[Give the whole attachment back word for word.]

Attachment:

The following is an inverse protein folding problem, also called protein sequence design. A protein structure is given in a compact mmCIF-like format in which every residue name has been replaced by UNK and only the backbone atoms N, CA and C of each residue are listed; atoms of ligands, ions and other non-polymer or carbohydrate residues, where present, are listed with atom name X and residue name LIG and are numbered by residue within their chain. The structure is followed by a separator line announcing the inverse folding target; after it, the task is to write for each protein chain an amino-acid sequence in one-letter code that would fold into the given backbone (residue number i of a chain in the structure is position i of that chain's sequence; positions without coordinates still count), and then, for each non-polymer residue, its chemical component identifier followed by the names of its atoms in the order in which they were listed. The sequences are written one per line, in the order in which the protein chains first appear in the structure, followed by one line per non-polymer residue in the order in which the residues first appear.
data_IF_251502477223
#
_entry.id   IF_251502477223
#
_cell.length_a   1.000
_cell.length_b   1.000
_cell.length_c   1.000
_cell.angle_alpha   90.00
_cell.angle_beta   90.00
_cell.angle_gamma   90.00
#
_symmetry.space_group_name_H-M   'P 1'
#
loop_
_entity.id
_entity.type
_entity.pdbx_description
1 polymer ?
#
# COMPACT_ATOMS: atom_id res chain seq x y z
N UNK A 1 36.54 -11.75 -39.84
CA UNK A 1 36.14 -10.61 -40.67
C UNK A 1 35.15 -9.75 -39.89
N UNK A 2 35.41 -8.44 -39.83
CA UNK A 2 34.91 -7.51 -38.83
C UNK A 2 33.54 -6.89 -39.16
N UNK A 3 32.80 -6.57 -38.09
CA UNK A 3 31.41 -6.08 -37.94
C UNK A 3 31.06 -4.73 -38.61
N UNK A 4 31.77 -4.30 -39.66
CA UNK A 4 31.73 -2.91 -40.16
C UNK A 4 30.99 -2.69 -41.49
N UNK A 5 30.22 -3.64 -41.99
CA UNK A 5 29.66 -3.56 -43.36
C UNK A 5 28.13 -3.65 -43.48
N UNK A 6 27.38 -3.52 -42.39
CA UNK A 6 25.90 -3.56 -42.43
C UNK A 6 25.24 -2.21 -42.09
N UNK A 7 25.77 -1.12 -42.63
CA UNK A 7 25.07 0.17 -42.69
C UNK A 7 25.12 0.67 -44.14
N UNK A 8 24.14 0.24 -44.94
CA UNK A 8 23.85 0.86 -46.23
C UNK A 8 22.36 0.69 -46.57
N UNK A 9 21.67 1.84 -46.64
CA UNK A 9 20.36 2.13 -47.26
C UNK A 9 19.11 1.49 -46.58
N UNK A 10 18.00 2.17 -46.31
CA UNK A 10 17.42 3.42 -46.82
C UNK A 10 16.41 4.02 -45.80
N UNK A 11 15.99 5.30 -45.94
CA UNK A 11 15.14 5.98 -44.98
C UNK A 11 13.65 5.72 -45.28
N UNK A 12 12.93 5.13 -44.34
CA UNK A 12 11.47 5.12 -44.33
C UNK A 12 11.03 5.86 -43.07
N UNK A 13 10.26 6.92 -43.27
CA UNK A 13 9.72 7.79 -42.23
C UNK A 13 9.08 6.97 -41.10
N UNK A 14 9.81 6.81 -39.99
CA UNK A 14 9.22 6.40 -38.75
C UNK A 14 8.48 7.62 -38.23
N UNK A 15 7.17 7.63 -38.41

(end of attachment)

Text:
The following is an inverse protein folding problem, also called protein sequence design. A protein structure is given in a compact mmCIF-like format in which every residue name has been replaced by UNK and only the backbone atoms N, CA and C of each residue are listed; atoms of ligands, ions and other non-polymer or carbohydrate residues, where present, are listed with atom name X and residue name LIG and are numbered by residue within their chain. The structure is followed by a separator line announcing the inverse folding target; after it, the task is to write for each protein chain an amino-acid sequence in one-letter code that would fold into the given backbone (residue number i of a chain in the structure is position i of that chain's sequence; positions without coordinates still count), and then, for each non-polymer residue, its chemical component identifier followed by the names of its atoms in the order in which they were listed. The sequences are written one per line, in the order in which the protein chains first appear in the structure, followed by one line per non-polymer residue in the order in which the residues first appear.
data_IF_251502477223
#
_entry.id   IF_251502477223
#
_cell.length_a   1.000
_cell.length_b   1.000
_cell.length_c   1.000
_cell.angle_alpha   90.00
_cell.angle_beta   90.00
_cell.angle_gamma   90.00
#
_symmetry.space_group_name_H-M   'P 1'
#
loop_
_entity.id
_entity.type
_entity.pdbx_description
1 polymer ?
#
# COMPACT_ATOMS: atom_id res chain seq x y z
N UNK A 1 36.54 -11.75 -39.84
CA UNK A 1 36.14 -10.61 -40.67
C UNK A 1 35.15 -9.75 -39.89
N UNK A 2 35.41 -8.44 -39.83
CA UNK A 2 34.91 -7.51 -38.83
C UNK A 2 33.54 -6.89 -39.16
N UNK A 3 32.80 -6.57 -38.09
CA UNK A 3 31.41 -6.08 -37.94
C UNK A 3 31.06 -4.73 -38.61
N UNK A 4 31.77 -4.30 -39.66
CA UNK A 4 31.73 -2.91 -40.16
C UNK A 4 30.99 -2.69 -41.49
N UNK A 5 30.22 -3.64 -41.99
CA UNK A 5 29.66 -3.56 -43.36
C UNK A 5 28.13 -3.65 -43.48
N UNK A 6 27.38 -3.52 -42.39
CA UNK A 6 25.90 -3.56 -42.43
C UNK A 6 25.24 -2.21 -42.09
N UNK A 7 25.77 -1.12 -42.63
CA UNK A 7 25.07 0.17 -42.69
C UNK A 7 25.12 0.67 -44.14
N UNK A 8 24.14 0.24 -44.94
CA UNK A 8 23.85 0.86 -46.23
C UNK A 8 22.36 0.69 -46.57
N UNK A 9 21.67 1.84 -46.64
CA UNK A 9 20.36 2.13 -47.26
C UNK A 9 19.11 1.49 -46.58
N UNK A 10 18.00 2.17 -46.31
CA UNK A 10 17.42 3.42 -46.82
C UNK A 10 16.41 4.02 -45.80
N UNK A 11 15.99 5.30 -45.94
CA UNK A 11 15.14 5.98 -44.98
C UNK A 11 13.65 5.72 -45.28
N UNK A 12 12.93 5.13 -44.34
CA UNK A 12 11.47 5.12 -44.33
C UNK A 12 11.03 5.86 -43.07
N UNK A 13 10.26 6.92 -43.27
CA UNK A 13 9.72 7.79 -42.23
C UNK A 13 9.08 6.97 -41.10
N UNK A 14 9.81 6.81 -39.99
CA UNK A 14 9.22 6.40 -38.75
C UNK A 14 8.48 7.62 -38.23
N UNK A 15 7.17 7.63 -38.41